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My company matches my 401k contributions, up to a limit, 6%. I don't currently contribute the max, but I would like to start. I know when I increase the W4 allowances, my take-home pay goes up, and the opposite is true when I increase the amount contributed to my 401k. I want to net take-home pay to remain the same. Is it a good idea to increase the number of W4 allowance I am claiming in order to contribute more to my 401k? How will this affect the amount of taxes I owe at the end of the year?

Edited for clarity: All else being equal, say I have my W4 allowances perfect to where I owe $0 and receive no refund at year end. If I add an allowance to my W4, I'll take home say $300 more per paycheck. If I contribute an additional $390 to my 401k (this is adjusting for the fact 401k contributions are pre-tax, keeping net takehome pay the same), will I owe more come year end?

  • Are you contributing to a Roth 401k or a Traditional 401k? – Dilip Sarwate Apr 7 '13 at 3:24
  • @DilipSarwate it is a Traditional 401k, that can be used to lower my adjusted gross income at year end. – Mark Apr 7 '13 at 14:46
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What you propose puts you at risk to owe tax next April. If you are using the Traditional, pre-tax account, $100 you put in will reduce the tax withheld, so you might see $70 less in your check. By bumping the allowances you withhold even less.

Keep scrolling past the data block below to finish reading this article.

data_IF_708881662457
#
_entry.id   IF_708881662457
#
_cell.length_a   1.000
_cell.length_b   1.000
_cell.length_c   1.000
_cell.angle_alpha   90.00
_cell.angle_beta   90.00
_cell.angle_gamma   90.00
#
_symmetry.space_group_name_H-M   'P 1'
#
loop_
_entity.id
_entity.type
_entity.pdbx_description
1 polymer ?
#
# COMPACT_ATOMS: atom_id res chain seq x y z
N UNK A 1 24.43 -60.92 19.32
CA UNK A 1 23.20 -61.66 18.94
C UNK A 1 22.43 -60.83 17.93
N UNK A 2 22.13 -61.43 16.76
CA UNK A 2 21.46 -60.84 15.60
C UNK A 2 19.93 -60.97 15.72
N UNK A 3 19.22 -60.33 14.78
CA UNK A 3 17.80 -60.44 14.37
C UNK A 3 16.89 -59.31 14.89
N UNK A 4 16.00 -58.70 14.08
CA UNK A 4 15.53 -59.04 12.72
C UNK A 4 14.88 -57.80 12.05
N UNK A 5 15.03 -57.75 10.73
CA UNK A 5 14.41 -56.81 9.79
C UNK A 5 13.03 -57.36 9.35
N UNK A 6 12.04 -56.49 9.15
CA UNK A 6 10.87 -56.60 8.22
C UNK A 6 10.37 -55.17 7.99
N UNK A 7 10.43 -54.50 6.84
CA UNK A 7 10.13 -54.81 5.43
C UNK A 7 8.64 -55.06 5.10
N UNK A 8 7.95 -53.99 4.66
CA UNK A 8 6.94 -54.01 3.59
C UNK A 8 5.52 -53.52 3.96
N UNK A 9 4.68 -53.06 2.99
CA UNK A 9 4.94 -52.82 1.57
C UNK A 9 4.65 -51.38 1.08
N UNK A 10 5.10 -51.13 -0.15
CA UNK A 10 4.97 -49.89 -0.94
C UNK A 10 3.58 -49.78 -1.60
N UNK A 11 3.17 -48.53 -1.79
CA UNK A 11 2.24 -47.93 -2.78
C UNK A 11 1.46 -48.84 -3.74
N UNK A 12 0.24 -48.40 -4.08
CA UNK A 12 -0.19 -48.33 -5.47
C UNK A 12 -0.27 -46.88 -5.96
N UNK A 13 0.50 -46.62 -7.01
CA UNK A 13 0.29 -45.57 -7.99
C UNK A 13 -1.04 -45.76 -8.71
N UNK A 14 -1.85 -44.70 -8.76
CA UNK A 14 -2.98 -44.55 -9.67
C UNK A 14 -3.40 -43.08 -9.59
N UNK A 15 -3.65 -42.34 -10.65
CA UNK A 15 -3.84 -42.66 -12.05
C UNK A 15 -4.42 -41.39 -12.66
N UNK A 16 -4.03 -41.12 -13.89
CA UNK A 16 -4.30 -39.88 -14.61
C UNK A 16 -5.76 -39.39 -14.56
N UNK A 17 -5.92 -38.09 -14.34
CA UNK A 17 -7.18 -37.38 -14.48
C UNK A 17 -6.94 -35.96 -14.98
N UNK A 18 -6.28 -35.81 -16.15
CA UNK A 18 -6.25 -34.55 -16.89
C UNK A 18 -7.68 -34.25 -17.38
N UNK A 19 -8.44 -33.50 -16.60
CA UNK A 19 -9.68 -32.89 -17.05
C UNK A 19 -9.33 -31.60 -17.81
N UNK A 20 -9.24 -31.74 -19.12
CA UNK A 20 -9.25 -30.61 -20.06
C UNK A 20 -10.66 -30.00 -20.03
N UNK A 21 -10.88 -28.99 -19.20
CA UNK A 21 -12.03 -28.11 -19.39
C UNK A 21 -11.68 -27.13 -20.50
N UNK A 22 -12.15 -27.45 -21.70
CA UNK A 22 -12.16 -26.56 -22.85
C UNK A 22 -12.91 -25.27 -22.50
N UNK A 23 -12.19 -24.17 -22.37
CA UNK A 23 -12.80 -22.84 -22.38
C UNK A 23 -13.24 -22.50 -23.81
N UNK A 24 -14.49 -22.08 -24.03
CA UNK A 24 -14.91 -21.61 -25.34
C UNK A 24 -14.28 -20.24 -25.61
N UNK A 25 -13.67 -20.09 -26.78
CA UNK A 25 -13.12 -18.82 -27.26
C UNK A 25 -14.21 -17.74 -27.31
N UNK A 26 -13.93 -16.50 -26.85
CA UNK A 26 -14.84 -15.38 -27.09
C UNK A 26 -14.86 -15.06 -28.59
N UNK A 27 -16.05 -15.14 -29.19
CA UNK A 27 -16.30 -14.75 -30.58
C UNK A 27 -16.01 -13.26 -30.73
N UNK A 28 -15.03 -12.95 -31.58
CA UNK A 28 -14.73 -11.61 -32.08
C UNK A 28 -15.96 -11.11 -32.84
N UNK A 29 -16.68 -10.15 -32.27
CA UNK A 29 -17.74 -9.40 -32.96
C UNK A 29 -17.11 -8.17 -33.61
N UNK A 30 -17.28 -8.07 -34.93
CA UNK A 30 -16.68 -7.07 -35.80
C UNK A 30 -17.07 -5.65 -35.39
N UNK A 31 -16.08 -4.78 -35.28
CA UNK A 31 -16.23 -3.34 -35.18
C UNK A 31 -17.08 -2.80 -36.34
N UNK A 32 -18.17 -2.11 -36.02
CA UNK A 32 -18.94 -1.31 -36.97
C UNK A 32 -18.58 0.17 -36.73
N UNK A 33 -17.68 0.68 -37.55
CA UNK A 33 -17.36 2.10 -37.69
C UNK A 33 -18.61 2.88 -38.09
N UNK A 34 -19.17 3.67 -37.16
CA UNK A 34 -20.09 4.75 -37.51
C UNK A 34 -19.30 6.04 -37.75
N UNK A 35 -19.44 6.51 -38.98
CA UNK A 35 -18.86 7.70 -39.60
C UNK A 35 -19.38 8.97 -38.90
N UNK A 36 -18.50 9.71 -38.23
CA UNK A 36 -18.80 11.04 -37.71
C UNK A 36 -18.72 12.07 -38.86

If the employer is doing it right, the allowances don't change for the fact that your 401(k) changes deposits.

Edit - To clarify - Traditional 401(k) are withheld pretax. The effect is that my W2 reflects a box 1 Wages figure that is lower than either my Social Security wages or Medicare wages. All else being equal, 2 people with same number of W4 allowances, first has $60K income with a $10K 401(k) deduction, the second has $50K income. The federal tax withholding should be identical as payroll withhold on the same $50K for each.

My article on W4 withholdings may help explain this a bit more.

To specifically answer your last edited line, if your W4 is perfect, and you increase 401(k) deductions, aside from trivial anomalies, it should remain perfect.

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    My employer would not auto-adjust the allowances, this is something I would have to submit a new W4 form to have done. I will edit my question for clarity. – Mark Apr 7 '13 at 14:49
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    I've updated my answer. I still believe 'allowances' don't change, but withholding does. Payroll sees a lower income to tax. Circular E and all that. – JTP - Apologise to Monica Apr 7 '13 at 15:25

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